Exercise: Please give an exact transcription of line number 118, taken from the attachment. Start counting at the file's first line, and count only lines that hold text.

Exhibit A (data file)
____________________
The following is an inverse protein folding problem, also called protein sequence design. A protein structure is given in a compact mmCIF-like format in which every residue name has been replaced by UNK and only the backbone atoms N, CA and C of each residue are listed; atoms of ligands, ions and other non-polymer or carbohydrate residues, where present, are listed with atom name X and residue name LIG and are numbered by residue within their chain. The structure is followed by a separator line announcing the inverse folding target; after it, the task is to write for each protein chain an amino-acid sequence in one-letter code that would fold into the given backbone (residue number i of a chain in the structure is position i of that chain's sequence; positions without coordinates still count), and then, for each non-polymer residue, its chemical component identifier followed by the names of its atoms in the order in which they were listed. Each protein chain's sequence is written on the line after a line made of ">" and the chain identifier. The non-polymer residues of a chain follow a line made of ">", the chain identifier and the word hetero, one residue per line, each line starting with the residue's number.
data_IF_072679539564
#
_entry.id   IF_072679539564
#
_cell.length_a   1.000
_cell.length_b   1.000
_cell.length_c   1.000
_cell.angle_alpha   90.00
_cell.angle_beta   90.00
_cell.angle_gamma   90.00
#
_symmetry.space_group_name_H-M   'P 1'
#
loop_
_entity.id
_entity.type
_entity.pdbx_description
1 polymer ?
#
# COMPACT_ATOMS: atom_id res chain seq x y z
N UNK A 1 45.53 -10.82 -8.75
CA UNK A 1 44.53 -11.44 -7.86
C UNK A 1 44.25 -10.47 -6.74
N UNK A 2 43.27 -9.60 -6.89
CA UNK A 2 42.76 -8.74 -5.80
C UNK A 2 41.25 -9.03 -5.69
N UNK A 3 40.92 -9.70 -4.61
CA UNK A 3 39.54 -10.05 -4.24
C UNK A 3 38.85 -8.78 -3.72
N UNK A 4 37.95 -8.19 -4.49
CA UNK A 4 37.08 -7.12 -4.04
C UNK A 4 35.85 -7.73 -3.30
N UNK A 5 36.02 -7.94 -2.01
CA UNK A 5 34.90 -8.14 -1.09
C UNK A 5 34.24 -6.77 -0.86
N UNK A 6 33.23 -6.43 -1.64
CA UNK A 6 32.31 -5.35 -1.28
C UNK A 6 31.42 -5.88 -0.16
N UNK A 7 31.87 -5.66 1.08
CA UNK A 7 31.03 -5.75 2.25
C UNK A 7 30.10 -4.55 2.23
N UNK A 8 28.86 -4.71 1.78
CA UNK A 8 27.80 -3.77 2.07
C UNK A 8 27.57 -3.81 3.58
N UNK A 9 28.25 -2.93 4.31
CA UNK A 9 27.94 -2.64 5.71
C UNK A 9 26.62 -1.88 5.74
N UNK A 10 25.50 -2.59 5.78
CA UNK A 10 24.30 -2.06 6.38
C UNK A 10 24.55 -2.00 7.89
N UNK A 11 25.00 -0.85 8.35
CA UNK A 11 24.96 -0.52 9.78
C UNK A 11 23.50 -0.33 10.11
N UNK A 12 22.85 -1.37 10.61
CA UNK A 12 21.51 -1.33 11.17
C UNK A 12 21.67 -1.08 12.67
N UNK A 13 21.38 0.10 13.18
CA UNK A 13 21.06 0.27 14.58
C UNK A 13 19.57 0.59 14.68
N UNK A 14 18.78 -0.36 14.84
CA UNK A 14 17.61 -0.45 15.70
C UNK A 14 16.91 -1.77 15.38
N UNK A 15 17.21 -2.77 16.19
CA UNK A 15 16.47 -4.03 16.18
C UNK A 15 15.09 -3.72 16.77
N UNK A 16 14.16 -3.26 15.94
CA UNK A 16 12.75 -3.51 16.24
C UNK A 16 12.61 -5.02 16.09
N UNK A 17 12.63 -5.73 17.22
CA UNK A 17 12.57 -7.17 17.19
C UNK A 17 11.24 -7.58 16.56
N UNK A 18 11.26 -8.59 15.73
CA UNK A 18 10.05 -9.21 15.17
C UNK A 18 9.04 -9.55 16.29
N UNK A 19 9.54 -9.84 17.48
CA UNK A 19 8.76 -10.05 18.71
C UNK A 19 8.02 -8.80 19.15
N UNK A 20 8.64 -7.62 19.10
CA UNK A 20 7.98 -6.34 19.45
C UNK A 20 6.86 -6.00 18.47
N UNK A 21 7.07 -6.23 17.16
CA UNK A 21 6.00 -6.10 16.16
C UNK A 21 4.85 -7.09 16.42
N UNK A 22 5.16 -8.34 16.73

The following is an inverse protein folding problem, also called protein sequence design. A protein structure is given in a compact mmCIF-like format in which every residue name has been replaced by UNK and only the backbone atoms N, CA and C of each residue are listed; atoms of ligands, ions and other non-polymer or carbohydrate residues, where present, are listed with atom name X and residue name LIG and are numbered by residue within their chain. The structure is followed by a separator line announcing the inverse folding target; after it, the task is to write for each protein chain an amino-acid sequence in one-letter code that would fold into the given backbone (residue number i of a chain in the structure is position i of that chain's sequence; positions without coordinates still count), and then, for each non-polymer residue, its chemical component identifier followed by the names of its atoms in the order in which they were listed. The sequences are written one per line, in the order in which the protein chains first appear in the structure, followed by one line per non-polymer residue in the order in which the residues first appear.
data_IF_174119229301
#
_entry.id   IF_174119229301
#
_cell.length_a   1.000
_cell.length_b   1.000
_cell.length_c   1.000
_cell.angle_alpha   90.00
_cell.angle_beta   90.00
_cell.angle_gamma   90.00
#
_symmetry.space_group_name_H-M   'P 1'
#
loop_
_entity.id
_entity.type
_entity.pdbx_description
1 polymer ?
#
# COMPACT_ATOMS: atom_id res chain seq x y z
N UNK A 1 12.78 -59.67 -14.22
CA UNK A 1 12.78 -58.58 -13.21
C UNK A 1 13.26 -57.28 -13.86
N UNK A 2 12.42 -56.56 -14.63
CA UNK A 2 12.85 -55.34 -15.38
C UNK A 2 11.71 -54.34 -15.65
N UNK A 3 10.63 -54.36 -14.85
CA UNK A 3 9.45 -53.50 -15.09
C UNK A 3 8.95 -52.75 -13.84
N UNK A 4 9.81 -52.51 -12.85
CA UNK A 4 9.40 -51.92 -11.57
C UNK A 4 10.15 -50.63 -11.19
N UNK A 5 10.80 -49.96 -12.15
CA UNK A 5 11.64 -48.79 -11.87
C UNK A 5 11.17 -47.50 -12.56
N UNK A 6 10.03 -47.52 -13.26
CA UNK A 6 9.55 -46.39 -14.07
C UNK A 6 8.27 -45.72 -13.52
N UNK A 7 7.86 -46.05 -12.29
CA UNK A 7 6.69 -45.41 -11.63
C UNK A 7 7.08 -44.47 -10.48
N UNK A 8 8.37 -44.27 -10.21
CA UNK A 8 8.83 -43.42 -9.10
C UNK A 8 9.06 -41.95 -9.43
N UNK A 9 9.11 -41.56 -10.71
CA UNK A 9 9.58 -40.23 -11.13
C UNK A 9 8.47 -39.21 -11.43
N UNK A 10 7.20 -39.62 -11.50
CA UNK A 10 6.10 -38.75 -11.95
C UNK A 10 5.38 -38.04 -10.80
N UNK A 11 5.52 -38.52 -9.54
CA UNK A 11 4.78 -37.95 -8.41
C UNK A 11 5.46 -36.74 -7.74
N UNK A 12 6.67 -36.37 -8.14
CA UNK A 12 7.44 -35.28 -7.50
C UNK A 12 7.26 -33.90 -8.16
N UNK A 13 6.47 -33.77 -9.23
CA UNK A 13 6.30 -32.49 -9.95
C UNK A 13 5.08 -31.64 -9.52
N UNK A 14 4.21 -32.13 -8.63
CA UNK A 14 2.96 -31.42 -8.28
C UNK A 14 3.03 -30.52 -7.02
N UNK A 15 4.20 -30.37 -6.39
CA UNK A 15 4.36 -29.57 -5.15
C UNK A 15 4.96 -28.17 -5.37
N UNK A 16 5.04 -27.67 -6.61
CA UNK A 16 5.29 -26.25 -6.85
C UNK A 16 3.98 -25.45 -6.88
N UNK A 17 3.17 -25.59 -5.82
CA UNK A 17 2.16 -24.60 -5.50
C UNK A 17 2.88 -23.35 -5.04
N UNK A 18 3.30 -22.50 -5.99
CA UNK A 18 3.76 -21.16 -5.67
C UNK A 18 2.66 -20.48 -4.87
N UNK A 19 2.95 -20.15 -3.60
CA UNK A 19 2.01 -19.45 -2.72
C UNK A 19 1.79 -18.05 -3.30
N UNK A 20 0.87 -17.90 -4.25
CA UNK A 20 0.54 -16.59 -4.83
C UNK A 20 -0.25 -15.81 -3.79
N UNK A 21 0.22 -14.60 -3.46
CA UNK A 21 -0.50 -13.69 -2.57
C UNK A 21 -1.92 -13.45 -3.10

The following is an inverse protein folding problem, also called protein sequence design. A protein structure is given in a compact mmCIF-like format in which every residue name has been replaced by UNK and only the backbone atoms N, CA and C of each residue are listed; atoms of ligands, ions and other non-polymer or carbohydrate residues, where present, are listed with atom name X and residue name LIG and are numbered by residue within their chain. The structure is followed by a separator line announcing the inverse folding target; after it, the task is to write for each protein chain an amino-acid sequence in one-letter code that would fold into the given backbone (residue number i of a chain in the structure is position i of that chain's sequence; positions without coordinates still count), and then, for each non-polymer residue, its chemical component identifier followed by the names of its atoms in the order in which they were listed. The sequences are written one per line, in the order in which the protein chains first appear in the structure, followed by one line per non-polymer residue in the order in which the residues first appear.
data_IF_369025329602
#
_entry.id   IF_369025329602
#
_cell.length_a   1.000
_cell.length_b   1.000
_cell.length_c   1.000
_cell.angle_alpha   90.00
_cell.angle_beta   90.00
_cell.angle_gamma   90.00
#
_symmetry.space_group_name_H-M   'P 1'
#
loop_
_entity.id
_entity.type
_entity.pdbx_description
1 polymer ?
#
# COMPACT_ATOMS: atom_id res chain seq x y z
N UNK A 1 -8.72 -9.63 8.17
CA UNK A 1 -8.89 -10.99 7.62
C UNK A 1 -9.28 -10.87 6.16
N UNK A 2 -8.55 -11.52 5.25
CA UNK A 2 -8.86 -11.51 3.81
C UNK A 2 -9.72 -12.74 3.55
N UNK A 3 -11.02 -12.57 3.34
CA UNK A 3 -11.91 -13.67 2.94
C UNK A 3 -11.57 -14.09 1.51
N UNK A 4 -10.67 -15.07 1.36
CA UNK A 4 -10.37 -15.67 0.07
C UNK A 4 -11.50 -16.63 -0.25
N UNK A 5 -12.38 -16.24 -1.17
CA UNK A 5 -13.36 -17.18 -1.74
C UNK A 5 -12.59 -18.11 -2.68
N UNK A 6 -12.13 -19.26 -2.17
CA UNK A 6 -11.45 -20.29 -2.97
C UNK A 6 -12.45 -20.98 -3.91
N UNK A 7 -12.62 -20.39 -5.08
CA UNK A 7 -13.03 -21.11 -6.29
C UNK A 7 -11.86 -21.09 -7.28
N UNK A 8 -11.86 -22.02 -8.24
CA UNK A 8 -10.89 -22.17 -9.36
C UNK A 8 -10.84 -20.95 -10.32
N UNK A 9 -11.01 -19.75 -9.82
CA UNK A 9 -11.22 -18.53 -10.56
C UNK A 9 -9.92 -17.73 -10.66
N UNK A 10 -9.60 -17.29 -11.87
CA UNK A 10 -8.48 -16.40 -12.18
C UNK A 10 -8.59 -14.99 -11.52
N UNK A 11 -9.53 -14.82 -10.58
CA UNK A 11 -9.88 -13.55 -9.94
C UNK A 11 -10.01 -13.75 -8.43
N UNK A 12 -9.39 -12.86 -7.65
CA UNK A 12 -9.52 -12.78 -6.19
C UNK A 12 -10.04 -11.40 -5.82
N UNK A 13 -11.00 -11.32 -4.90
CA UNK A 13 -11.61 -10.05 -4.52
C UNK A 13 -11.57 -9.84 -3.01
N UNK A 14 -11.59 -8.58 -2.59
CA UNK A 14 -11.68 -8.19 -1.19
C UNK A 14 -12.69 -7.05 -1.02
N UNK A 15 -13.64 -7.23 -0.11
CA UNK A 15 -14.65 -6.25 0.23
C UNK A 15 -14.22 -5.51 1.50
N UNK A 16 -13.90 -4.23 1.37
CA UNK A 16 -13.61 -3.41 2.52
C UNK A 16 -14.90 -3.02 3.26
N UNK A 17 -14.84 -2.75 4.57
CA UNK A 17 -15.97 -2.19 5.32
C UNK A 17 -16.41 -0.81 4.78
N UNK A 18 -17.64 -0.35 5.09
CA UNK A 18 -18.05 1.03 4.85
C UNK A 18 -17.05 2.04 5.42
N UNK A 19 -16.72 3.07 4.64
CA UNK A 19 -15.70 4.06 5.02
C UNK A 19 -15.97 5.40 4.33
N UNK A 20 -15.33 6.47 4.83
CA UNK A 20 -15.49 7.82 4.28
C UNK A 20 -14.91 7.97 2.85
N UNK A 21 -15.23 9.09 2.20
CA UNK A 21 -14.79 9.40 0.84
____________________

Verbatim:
C UNK A 4 10.15 -50.63 -11.19